"Did you shoot down a MiG?" I asked, holding my pencil at the ready.
            He pulled up the collar on his cracked leather jacket which I presumed he'd stolen from the Air Force. "I guess I'll go on in. Good to meetcha, Sonny."
            He'd chosen not to answer my question but I let it go. Whatever he'd done in Korea would come out soon enough. The people of Coalwood would see to that.
            Sure enough, I learned everything there was to know about Frank Miles in the coming weeks. He had indeed shot down a MiG whereupon the Chinese had returned the favor, shooting him down and generally making him the wreck he turned out to be. I heard all about him from listening in on the coal miners discussing him at the company store. They were pretty unforgiving. After all, they depended on everybody at the mine to do their jobs and nervous ones made them nervous, too. The way it got back to me was that Frank's hands often shook and loud sounds made him jump, and he drank far too much of the illegal whiskey John Eye Blevins made up Snake Root Hollow. No one in town gave him much of a chance of ever doing anything worthwhile, not in Coalwood or anywhere else. In short, he was doomed without half trying.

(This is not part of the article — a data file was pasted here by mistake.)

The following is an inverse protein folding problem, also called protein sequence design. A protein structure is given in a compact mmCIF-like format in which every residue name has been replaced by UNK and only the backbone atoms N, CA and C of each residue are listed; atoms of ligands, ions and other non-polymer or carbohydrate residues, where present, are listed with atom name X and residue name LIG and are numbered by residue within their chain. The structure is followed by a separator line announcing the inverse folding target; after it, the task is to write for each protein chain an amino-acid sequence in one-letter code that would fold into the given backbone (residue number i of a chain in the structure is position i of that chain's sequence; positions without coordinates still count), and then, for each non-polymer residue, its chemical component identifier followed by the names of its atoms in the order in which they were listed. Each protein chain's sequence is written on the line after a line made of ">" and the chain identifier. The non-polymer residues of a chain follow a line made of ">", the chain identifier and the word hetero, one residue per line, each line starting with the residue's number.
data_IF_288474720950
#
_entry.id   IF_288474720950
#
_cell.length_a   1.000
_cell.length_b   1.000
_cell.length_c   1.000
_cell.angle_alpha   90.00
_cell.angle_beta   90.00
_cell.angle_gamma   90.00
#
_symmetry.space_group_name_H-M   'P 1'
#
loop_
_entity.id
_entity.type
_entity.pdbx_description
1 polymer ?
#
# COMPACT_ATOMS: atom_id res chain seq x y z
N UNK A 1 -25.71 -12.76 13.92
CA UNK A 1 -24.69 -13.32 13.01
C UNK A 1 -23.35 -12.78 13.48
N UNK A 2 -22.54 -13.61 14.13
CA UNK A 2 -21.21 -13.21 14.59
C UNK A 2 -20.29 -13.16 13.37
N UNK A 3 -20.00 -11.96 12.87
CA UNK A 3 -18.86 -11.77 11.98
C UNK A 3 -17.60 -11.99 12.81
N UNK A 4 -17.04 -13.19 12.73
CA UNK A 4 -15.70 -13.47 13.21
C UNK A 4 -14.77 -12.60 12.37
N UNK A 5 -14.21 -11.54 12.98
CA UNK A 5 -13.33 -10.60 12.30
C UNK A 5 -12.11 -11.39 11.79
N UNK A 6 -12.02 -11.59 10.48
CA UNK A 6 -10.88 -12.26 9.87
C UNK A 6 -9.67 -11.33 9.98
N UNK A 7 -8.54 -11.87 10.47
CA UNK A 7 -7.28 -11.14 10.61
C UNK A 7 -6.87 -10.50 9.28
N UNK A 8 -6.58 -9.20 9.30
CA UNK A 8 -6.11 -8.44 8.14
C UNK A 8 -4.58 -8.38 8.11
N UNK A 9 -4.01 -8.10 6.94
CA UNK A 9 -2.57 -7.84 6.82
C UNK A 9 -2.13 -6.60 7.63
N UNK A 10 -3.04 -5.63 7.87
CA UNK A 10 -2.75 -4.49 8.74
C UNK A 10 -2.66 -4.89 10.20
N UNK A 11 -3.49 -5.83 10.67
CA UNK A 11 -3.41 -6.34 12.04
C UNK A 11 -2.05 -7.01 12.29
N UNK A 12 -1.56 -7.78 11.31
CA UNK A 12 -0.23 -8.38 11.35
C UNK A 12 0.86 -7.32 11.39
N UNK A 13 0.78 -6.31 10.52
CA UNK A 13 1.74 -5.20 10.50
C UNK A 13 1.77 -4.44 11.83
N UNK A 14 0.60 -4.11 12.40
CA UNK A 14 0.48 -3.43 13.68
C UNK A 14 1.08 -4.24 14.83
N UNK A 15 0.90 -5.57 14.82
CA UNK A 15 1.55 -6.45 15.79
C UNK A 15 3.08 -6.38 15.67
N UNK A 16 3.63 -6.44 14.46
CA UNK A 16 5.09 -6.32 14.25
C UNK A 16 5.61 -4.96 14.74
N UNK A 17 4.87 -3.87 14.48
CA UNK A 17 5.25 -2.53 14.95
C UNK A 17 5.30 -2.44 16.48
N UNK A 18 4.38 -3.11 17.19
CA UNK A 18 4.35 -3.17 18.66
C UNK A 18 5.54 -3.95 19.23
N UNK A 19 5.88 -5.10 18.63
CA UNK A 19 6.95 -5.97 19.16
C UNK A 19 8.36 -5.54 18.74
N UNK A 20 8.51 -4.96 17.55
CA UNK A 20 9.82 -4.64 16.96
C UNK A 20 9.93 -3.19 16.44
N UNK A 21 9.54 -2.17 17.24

I happened to be there when the next thing happened. Frank met a young woman by the name of Teresa Donatello. Teresa was the daughter of Alfred and Ducet Donatello who'd, not so long ago, had arrived in our coal camp from the country of Italy where, I was confident from the patient instruction of my teachers, the city of Rome was located and was also, due to God's little joke, shaped in the form of a boot. Otherwise, I didn't know too much else about the place.